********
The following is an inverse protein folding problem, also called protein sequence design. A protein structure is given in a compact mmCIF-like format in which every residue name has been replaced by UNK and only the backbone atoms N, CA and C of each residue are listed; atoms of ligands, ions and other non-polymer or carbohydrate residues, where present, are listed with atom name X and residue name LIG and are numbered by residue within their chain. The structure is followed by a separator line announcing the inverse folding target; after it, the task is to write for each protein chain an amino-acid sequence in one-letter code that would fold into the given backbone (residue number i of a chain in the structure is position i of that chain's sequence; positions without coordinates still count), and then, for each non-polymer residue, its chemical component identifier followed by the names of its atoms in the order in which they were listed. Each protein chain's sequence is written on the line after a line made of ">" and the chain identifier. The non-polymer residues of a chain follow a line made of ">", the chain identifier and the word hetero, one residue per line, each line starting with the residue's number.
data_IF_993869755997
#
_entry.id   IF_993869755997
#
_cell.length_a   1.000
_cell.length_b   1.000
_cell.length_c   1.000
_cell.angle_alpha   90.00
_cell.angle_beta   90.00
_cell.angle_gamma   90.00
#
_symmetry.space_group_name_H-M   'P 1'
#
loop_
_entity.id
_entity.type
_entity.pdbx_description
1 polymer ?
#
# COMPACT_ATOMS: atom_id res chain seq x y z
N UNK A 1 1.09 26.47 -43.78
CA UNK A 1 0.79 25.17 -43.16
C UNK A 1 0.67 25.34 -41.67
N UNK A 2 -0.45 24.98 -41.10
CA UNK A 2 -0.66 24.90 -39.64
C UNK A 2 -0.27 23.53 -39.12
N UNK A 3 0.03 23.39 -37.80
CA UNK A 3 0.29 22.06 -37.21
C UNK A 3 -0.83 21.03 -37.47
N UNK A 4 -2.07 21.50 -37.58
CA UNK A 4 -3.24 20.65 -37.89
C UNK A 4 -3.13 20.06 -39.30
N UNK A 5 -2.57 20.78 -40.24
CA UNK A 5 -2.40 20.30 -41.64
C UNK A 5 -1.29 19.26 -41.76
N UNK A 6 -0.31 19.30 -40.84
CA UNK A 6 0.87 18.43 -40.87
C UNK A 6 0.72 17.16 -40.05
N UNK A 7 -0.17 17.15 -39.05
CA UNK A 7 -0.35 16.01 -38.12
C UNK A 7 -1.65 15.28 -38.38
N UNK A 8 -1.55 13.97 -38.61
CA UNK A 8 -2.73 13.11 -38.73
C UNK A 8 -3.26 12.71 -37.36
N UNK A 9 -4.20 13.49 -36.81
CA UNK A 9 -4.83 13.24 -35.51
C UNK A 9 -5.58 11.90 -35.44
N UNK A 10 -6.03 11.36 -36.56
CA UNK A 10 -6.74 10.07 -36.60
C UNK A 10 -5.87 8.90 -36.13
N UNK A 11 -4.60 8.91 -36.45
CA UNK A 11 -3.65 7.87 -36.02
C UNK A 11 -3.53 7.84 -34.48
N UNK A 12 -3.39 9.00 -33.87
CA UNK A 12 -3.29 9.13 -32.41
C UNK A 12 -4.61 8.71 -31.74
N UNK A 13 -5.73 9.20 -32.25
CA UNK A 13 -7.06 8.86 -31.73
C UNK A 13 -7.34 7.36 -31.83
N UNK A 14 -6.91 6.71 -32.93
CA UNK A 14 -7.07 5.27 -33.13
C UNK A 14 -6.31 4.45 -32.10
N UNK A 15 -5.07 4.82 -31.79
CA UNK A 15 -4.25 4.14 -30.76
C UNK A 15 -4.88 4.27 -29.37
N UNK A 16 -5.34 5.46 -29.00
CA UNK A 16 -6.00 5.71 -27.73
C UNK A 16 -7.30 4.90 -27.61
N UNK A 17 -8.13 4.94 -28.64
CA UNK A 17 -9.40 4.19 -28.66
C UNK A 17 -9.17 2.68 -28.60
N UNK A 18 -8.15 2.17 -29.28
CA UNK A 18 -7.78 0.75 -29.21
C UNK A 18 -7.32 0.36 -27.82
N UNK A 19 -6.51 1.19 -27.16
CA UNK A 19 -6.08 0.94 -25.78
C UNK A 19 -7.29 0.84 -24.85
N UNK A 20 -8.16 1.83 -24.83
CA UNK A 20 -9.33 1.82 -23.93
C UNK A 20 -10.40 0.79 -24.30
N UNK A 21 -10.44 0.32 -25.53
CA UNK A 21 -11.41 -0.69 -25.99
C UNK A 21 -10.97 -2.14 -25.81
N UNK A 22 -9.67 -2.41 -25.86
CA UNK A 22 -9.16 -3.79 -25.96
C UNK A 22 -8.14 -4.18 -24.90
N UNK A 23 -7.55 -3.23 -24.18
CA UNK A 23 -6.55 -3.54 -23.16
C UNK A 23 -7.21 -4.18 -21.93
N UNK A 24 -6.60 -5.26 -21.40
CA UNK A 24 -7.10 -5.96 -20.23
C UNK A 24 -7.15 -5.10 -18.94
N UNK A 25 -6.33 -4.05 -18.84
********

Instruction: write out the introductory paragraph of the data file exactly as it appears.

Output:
The following is an inverse protein folding problem, also called protein sequence design. A protein structure is given in a compact mmCIF-like format in which every residue name has been replaced by UNK and only the backbone atoms N, CA and C of each residue are listed; atoms of ligands, ions and other non-polymer or carbohydrate residues, where present, are listed with atom name X and residue name LIG and are numbered by residue within their chain. The structure is followed by a separator line announcing the inverse folding target; after it, the task is to write for each protein chain an amino-acid sequence in one-letter code that would fold into the given backbone (residue number i of a chain in the structure is position i of that chain's sequence; positions without coordinates still count), and then, for each non-polymer residue, its chemical component identifier followed by the names of its atoms in the order in which they were listed. Each protein chain's sequence is written on the line after a line made of ">" and the chain identifier. The non-polymer residues of a chain follow a line made of ">", the chain identifier and the word hetero, one residue per line, each line starting with the residue's number.